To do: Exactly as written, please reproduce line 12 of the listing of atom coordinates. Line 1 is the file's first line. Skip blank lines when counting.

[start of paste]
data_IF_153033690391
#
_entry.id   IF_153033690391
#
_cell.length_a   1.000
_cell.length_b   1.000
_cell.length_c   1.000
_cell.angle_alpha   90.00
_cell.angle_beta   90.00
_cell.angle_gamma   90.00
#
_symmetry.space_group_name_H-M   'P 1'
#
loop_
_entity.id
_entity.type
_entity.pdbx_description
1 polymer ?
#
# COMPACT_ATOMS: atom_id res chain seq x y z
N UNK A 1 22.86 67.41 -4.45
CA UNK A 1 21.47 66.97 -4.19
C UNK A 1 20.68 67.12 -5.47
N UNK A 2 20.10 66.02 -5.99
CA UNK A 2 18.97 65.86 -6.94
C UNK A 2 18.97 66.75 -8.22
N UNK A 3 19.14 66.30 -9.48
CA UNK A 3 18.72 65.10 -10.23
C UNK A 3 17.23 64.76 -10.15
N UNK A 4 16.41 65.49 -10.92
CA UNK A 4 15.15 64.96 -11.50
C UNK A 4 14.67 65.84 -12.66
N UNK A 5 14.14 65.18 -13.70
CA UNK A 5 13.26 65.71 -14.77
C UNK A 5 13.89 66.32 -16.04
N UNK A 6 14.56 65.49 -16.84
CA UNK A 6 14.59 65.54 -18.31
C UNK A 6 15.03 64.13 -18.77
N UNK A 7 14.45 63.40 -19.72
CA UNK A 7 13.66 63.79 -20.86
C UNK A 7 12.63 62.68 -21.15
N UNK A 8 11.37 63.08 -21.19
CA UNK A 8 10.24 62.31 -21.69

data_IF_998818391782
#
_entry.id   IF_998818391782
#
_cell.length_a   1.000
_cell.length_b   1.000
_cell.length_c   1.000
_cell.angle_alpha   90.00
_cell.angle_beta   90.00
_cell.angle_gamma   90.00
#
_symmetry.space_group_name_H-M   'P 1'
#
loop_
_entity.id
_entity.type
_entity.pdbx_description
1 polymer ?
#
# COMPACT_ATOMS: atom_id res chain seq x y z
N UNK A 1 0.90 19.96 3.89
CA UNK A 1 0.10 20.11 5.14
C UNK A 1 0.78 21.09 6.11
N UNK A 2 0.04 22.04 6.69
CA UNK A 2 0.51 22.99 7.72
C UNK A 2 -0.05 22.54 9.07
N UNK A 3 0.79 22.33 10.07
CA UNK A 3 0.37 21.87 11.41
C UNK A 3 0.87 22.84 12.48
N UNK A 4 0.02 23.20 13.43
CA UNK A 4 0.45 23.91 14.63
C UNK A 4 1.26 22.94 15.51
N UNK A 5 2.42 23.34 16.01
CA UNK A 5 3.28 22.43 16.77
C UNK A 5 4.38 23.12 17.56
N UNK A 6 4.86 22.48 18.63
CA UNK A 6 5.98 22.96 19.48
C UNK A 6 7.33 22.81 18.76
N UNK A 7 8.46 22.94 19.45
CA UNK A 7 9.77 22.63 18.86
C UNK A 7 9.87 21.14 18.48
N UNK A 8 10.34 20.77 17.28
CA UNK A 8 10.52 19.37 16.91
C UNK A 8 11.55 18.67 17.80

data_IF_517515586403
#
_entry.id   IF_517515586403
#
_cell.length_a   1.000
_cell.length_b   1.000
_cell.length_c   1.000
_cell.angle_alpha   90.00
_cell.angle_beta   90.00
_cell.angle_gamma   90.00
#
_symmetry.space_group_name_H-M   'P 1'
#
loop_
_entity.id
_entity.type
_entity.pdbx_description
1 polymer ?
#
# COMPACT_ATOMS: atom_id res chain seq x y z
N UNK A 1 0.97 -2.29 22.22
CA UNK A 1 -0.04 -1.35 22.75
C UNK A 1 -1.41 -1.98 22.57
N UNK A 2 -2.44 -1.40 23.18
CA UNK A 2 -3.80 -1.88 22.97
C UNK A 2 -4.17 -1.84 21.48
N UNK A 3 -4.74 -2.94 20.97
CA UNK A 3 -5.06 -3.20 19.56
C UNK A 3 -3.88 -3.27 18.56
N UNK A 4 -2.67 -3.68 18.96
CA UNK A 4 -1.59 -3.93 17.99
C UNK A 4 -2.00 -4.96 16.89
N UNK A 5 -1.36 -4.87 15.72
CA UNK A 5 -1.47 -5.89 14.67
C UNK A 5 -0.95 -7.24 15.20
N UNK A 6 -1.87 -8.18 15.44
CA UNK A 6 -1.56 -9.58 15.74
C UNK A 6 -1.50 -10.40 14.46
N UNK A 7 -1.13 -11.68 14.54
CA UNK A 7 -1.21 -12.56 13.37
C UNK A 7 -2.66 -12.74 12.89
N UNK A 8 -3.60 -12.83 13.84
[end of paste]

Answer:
_symmetry.space_group_name_H-M   'P 1'